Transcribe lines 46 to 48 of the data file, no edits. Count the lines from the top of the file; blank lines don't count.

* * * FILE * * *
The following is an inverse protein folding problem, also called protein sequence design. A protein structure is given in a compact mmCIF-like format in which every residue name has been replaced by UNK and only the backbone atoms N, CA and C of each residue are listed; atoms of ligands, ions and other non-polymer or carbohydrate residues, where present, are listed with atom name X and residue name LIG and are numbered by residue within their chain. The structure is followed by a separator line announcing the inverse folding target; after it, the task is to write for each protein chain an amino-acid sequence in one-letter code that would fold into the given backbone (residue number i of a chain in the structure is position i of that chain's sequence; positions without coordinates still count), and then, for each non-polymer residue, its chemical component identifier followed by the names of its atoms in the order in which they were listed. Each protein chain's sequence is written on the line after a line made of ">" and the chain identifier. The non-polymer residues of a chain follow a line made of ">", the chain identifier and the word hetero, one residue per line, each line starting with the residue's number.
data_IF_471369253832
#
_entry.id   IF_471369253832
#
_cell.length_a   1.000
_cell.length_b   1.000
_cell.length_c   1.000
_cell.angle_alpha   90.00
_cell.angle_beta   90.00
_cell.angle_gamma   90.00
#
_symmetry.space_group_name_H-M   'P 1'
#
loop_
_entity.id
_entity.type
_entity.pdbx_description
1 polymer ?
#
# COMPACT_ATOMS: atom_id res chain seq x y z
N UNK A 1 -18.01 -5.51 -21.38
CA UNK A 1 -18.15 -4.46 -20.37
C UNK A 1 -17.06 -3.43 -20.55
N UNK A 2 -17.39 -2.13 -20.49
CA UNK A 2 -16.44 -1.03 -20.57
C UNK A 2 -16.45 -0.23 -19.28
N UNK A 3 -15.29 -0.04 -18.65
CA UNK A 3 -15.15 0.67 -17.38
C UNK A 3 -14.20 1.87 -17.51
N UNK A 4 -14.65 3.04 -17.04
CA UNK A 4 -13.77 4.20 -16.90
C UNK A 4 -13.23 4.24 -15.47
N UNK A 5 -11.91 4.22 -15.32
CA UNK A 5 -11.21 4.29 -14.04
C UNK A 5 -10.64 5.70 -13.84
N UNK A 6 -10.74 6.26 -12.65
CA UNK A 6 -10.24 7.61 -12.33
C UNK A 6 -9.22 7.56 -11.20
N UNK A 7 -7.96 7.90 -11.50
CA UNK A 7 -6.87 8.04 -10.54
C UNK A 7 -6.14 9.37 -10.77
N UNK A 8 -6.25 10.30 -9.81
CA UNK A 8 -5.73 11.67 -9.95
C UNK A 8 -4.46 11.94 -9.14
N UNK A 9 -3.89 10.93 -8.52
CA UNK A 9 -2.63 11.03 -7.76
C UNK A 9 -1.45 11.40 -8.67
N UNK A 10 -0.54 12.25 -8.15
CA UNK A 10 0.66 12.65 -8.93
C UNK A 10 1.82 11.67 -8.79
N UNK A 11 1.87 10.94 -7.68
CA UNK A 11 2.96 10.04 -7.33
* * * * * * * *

N UNK A 9 -3.89 10.93 -8.52
CA UNK A 9 -2.63 11.03 -7.76
C UNK A 9 -1.45 11.40 -8.67